Institute for Human-Centered Artificial Intelligence (HAI)
Showing 1-19 of 19 Results
Katharine (Kate) Maher
Professor of Earth System Science, Senior Fellow at the Woods Institute for the Environment and Professor, by courtesy, of Earth and Planetary Sciences
Current Research and Scholarly InterestsHydrology, reactive transport modeling and environmental geochemistry
Thomas M. Siebel Professor of Machine Learning, Professor of Linguistics, of Computer Science and Senior Fellow at the Stanford Institute for HAIOn Leave from 10/01/2023 To 12/31/2023
BioChristopher Manning is the inaugural Thomas M. Siebel Professor in Machine Learning in the Departments of Linguistics and Computer Science at Stanford University, Director of the Stanford Artificial Intelligence Laboratory (SAIL), and an Associate Director of the Stanford Institute for Human-Centered Artificial Intelligence (HAI). His research goal is computers that can intelligently process, understand, and generate human languages. Manning was an early leader in applying Deep Learning to Natural Language Processing (NLP), with well-known research on the GloVe model of word vectors, attention, machine translation, question answering, self-supervised model pre-training, tree-recursive neural networks, machine reasoning, dependency parsing, sentiment analysis, and summarization. He also focuses on computational linguistic approaches to parsing, natural language inference and multilingual language processing, including being a principal developer of Stanford Dependencies and Universal Dependencies. Manning has coauthored leading textbooks on statistical approaches to NLP (Manning and Schütze 1999) and information retrieval (Manning, Raghavan, and Schütze, 2008), as well as linguistic monographs on ergativity and complex predicates. His online CS224N Natural Language Processing with Deep Learning videos have been watched by hundreds of thousands of people. He is an ACM Fellow, a AAAI Fellow, and an ACL Fellow, and a Past President of the ACL (2015). His research has won ACL, Coling, EMNLP, and CHI Best Paper Awards, and an ACL Test of Time Award. He has a B.A. (Hons) from The Australian National University and a Ph.D. from Stanford in 1994, and an Honorary Doctorate from U. Amsterdam in 2023, and he held faculty positions at Carnegie Mellon University and the University of Sydney before returning to Stanford. He is the founder of the Stanford NLP group (@stanfordnlp) and manages development of the Stanford CoreNLP and Stanza software.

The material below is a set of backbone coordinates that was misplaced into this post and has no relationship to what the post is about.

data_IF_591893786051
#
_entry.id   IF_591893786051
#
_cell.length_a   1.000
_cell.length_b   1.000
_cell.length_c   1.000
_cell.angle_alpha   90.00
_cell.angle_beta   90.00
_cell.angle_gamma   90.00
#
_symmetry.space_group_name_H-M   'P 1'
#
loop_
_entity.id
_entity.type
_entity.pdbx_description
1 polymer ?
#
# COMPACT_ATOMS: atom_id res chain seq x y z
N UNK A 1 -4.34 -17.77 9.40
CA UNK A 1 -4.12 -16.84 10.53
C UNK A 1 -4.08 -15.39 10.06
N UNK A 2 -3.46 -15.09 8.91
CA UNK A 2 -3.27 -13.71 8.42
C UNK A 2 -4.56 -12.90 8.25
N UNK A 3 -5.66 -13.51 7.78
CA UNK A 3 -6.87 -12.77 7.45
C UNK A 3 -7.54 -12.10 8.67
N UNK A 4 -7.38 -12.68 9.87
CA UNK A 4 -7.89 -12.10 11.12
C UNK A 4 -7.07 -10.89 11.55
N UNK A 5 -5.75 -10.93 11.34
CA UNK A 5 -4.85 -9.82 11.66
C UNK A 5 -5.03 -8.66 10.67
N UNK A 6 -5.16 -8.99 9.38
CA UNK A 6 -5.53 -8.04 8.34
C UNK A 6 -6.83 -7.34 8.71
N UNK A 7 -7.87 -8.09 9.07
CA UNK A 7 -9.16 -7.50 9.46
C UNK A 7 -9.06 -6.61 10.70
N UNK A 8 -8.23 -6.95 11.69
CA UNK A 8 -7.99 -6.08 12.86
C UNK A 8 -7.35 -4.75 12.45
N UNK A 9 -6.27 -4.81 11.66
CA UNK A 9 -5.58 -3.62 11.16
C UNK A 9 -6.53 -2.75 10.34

David J. Maron
C. F. Rehnborg Professor and Professor of Medicine (Stanford Prevention Research Center)
Current Research and Scholarly InterestsDr. Maron is the Co-Chair and Principal Investigator of the ISCHEMIA trial, and Co-Chair of the ISCHEMIA-CKD trial. These large, international, NIH-funded studies will determine whether an initial invasive strategy of cardiac catheterization and revascularization plus optimal medical therapy will reduce cardiovascular events in patients with and without chronic kidney disease and at least moderate ischemia compared to an initial conservative strategy of optimal medical therapy alone.
Research Manager, Institute for Human-Centered Artificial Intelligence (HAI)
BioNestor Maslej is a Research Manager at Stanford’s Institute for Human-Centered Artificial Intelligence (HAI). In this position, he manages the AI Index and Global AI Vibrancy Tool. In developing tools that track the advancement of AI, Nestor hopes to make the AI space more accessible to policymakers, business leaders and the lay public.